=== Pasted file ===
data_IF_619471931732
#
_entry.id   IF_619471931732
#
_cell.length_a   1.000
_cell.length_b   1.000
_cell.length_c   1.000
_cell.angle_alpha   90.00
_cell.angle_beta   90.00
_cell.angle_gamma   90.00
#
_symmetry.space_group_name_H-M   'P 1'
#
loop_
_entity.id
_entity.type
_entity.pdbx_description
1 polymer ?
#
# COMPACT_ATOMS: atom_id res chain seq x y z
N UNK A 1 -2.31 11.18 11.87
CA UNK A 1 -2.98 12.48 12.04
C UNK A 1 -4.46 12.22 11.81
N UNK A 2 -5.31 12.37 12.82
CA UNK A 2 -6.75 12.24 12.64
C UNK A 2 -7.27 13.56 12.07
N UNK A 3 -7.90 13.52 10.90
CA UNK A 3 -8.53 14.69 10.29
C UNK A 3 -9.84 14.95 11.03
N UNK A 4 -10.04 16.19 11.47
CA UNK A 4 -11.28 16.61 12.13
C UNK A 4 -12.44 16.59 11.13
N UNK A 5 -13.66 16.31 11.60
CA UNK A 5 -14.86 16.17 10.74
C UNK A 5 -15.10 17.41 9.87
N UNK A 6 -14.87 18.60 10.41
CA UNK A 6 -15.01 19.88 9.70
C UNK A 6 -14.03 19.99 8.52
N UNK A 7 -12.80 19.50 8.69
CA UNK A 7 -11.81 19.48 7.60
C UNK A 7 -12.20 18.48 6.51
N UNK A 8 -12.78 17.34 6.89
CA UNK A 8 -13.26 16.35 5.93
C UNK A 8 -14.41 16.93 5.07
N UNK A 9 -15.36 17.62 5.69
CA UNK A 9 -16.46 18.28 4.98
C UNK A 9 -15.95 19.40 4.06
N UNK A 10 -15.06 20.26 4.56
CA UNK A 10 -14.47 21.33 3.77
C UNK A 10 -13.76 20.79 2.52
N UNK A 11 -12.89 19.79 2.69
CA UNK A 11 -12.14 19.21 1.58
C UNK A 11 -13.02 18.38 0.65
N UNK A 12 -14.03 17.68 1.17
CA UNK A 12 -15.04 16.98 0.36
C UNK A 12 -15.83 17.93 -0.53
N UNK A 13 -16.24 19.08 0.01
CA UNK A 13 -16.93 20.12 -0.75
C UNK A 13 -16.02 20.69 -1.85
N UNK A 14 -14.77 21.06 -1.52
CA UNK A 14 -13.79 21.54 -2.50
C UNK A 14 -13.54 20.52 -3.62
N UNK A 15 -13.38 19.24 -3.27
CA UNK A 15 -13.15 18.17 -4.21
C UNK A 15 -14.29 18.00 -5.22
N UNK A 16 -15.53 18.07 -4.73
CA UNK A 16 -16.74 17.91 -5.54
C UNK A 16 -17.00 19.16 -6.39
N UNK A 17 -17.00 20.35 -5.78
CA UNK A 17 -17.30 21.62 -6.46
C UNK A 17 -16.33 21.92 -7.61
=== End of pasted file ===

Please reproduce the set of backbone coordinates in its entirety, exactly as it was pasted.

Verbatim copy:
data_IF_619471931732
#
_entry.id   IF_619471931732
#
_cell.length_a   1.000
_cell.length_b   1.000
_cell.length_c   1.000
_cell.angle_alpha   90.00
_cell.angle_beta   90.00
_cell.angle_gamma   90.00
#
_symmetry.space_group_name_H-M   'P 1'
#
loop_
_entity.id
_entity.type
_entity.pdbx_description
1 polymer ?
#
# COMPACT_ATOMS: atom_id res chain seq x y z
N UNK A 1 -2.31 11.18 11.87
CA UNK A 1 -2.98 12.48 12.04
C UNK A 1 -4.46 12.22 11.81
N UNK A 2 -5.31 12.37 12.82
CA UNK A 2 -6.75 12.24 12.64
C UNK A 2 -7.27 13.56 12.07
N UNK A 3 -7.90 13.52 10.90
CA UNK A 3 -8.53 14.69 10.29
C UNK A 3 -9.84 14.95 11.03
N UNK A 4 -10.04 16.19 11.47
CA UNK A 4 -11.28 16.61 12.13
C UNK A 4 -12.44 16.59 11.13
N UNK A 5 -13.66 16.31 11.60
CA UNK A 5 -14.86 16.17 10.74
C UNK A 5 -15.10 17.41 9.87
N UNK A 6 -14.87 18.60 10.41
CA UNK A 6 -15.01 19.88 9.70
C UNK A 6 -14.03 19.99 8.52
N UNK A 7 -12.80 19.50 8.69
CA UNK A 7 -11.81 19.48 7.60
C UNK A 7 -12.20 18.48 6.51
N UNK A 8 -12.78 17.34 6.89
CA UNK A 8 -13.26 16.35 5.93
C UNK A 8 -14.41 16.93 5.07
N UNK A 9 -15.36 17.62 5.69
CA UNK A 9 -16.46 18.28 4.98
C UNK A 9 -15.95 19.40 4.06
N UNK A 10 -15.06 20.26 4.56
CA UNK A 10 -14.47 21.33 3.77
C UNK A 10 -13.76 20.79 2.52
N UNK A 11 -12.89 19.79 2.69
CA UNK A 11 -12.14 19.21 1.58
C UNK A 11 -13.02 18.38 0.65
N UNK A 12 -14.03 17.68 1.17
CA UNK A 12 -15.04 16.98 0.36
C UNK A 12 -15.83 17.93 -0.53
N UNK A 13 -16.24 19.08 0.01
CA UNK A 13 -16.93 20.12 -0.75
C UNK A 13 -16.02 20.69 -1.85
N UNK A 14 -14.77 21.06 -1.52
CA UNK A 14 -13.79 21.54 -2.50
C UNK A 14 -13.54 20.52 -3.62
N UNK A 15 -13.38 19.24 -3.27
CA UNK A 15 -13.15 18.17 -4.21
C UNK A 15 -14.29 18.00 -5.22
N UNK A 16 -15.53 18.07 -4.73
CA UNK A 16 -16.74 17.91 -5.54
C UNK A 16 -17.00 19.16 -6.39
N UNK A 17 -17.00 20.35 -5.78
CA UNK A 17 -17.30 21.62 -6.46
C UNK A 17 -16.33 21.92 -7.61